Development of the Samarkand International Airport and Tourist Hub

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Rustam Haidarov, Deputy Director General for Industrial and Civil Engineering, Enter Engineering Enter Engineering After Uzbekistan gained independence in 1991, international tourism began to develop at an especially rapid pace, and all those who visited Samarkand had the opportunity to see for themselves why philosophers and poets of the past […]

Rustam Haidarov, Deputy Director General for Industrial and Civil Engineering, Enter Engineering

Rustam Haidarov, Deputy Director General for Industrial and Civil Engineering, Enter Engineering

Enter Engineering

After Uzbekistan gained independence in 1991, international tourism began to develop at an especially rapid pace, and all those who visited Samarkand had the opportunity to see for themselves why philosophers and poets of the past called it “The Glorious Pearl of the Eastern Muslim World.”

Some records show that in only one year, from 2017 to 2018, international arrivals to Uzbekistan increased by 2.3 times, from 2.8 million to 6.4 million and most visitors would come to Samarkand to marvel at its historical monuments and sites at the heart of the ancient Silk Road. In early 2020 the United Nations’ World Tourism Organisation reported Uzbekistan as being the fourth fastest-growing country for tourism in the world. Samarkand will also be the host city for next year’s Shanghai Cooperation Organization Summit which will further drive up visitor numbers.

Besides its touristic appeal, Samarkand plays an important role as a transportation hub linking Tashkent and the further two historical cities of Bukhara and Khiva.

The old airport, initially constructed in 1967, no longer meets modern international standards and cannot cope successfully with the ever-increasing numbers of visitors to the city. So, it is not surprising that in November 2018 it was decided to redevelop Samarkand International Airport, and the scope of the project widened in July 2019 following the visit to the city by the President of Uzbekistan Shavkat Mirziyoyev. There was a clear need to create a modern tourist hub in Samarkand, and this included a new airport, a tourist centre with hotels, conference halls, theme parks and other entertainment facilities.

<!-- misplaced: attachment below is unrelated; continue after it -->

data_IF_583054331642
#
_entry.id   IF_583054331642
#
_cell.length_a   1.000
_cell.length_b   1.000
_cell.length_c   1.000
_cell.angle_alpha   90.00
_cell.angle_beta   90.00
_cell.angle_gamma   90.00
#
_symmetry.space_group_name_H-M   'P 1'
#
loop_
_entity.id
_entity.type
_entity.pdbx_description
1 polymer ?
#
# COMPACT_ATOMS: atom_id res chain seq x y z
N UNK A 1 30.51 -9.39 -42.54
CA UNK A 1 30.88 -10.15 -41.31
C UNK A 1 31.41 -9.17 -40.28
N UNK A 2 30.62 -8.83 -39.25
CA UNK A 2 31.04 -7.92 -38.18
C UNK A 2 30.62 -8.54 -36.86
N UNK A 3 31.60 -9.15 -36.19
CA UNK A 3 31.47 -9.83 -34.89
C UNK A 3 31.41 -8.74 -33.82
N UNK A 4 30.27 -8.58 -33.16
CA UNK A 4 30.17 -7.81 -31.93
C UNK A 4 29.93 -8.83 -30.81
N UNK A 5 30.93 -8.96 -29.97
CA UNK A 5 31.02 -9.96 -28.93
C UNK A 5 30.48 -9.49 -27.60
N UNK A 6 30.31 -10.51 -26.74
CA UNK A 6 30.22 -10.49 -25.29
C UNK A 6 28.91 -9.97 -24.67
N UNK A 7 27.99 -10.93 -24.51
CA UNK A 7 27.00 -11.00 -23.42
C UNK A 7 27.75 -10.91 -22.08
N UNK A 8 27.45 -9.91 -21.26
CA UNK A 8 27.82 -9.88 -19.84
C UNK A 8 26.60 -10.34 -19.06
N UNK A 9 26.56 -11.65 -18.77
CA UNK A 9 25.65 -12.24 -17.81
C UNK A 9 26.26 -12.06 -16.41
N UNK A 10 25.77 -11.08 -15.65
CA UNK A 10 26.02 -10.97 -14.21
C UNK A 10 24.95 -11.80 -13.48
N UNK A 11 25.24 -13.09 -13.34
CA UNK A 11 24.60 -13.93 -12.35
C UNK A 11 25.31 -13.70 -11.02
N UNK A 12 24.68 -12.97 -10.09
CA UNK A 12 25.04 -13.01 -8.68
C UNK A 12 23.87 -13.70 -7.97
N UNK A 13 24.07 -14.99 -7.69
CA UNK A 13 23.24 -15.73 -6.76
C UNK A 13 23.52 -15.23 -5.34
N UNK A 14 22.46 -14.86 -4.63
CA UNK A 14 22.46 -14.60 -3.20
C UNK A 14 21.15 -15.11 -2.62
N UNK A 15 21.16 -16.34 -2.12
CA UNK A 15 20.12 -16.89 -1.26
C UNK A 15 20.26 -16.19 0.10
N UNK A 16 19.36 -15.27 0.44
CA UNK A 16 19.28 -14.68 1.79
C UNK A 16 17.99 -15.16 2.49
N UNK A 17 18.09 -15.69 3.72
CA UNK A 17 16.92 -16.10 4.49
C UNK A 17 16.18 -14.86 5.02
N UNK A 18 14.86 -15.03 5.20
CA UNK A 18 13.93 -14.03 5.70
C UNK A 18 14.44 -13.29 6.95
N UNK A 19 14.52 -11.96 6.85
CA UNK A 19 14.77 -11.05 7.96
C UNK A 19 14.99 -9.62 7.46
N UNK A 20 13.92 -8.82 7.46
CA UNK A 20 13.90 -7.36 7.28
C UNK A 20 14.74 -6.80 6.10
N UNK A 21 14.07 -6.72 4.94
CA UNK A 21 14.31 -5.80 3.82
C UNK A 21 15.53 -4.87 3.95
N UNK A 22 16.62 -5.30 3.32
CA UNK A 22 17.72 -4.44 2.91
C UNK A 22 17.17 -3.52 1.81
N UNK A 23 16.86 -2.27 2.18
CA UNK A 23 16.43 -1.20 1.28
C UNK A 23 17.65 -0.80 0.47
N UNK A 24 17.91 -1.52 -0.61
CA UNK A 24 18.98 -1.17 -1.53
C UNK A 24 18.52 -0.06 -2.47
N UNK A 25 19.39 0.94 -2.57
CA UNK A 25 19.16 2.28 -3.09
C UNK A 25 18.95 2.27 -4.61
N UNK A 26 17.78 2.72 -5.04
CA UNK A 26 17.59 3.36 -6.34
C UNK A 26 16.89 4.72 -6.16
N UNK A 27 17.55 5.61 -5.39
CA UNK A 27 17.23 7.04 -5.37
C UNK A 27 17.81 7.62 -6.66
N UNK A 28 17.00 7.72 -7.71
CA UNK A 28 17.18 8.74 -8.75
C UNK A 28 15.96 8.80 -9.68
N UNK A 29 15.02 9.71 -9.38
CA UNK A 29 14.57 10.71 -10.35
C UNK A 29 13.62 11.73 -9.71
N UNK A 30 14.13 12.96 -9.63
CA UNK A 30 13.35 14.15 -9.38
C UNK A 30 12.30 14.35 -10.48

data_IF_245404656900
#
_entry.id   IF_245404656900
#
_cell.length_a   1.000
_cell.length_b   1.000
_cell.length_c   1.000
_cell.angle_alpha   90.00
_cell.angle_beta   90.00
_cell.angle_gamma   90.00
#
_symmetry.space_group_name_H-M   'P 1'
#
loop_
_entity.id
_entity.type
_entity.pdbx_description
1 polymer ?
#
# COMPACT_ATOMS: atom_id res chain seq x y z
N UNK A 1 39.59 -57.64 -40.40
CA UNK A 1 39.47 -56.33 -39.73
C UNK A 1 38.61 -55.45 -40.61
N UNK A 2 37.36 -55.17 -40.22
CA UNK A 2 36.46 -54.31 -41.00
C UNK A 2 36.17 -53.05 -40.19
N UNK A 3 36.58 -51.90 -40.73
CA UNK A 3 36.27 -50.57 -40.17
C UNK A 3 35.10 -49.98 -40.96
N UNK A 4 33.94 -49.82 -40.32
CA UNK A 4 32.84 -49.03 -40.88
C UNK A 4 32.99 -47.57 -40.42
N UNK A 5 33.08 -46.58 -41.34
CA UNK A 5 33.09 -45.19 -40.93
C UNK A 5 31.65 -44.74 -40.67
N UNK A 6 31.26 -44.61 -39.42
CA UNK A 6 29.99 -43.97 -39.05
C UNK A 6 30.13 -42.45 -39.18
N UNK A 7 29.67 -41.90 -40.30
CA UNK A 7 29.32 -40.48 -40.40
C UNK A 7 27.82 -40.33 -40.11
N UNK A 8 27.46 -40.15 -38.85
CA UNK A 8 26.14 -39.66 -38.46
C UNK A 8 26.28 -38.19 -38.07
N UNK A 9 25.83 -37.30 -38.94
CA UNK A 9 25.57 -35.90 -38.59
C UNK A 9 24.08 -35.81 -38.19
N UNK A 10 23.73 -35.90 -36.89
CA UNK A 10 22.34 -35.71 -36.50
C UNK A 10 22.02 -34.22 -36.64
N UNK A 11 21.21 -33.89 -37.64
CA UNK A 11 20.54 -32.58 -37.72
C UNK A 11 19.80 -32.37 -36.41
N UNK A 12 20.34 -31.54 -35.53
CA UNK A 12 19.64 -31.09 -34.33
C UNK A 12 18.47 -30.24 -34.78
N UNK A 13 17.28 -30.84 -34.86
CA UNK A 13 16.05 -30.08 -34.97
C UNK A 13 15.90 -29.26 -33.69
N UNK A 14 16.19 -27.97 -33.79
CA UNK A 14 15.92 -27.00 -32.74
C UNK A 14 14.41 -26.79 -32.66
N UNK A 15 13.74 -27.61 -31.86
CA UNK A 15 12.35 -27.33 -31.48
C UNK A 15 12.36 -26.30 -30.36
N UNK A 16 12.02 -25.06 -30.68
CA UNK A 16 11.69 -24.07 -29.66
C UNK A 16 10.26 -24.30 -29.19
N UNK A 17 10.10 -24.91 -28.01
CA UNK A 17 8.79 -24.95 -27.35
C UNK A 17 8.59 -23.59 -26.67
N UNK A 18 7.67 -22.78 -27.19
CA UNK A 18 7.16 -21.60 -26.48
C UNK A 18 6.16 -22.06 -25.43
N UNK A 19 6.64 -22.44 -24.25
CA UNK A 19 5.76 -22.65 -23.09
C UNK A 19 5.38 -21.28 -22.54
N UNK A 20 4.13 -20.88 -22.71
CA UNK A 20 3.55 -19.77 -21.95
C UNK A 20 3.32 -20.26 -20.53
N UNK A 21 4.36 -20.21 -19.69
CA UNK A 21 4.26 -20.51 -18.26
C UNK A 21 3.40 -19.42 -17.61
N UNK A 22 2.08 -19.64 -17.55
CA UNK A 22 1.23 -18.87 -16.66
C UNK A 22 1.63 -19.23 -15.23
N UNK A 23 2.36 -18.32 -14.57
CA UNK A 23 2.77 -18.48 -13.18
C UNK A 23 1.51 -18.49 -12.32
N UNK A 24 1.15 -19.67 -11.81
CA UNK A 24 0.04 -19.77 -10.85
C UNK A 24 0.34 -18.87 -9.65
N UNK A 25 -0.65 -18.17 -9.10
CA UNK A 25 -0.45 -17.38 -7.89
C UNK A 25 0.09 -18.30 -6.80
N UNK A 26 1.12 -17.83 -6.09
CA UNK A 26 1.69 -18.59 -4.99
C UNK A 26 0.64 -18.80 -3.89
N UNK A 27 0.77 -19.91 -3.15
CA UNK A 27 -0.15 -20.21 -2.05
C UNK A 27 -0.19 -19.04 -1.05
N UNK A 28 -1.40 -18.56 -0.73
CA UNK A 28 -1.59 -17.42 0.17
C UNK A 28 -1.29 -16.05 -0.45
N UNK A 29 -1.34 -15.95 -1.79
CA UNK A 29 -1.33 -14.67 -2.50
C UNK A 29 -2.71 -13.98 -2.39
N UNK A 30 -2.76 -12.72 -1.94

Redevelopment of the airport comprises reconstruction of the international terminal, construction of another state-of-the-art terminal, building a new runway and modernizing radar systems. The project also includes construction of 24 aircraft parking spaces and a 700-space passenger car park. The works are now 80 percent complete. It is anticipated that the airport’s capacity will increase from 350 to 1,000 passengers per hour, increasing potential passenger traffic from 460,000 to 2 million per year, and increase scheduled flights from 40 to 120 per week.

It would be impossible not to mention that a lot of work carried out by Enter Engineering took place during the coronavirus pandemic. One of the major challenges has been to maintain the safety and well-being of our staff and workers and prevent the spread of the virus. We introduced several effective measures to ensure that all our employees were aware of the dangers of the virus and the necessary practices of self-protection and care of others. These included the use of personal protective equipment, measuring the temperature of employees, good hygiene/disinfection measures, a quarantine system to manage any workers suspected of being infected, and their supervision by qualified medical personnel.  Despite some inevitable delays along the way, we managed to keep up with the overall plan and anticipate completing the project in September 2021.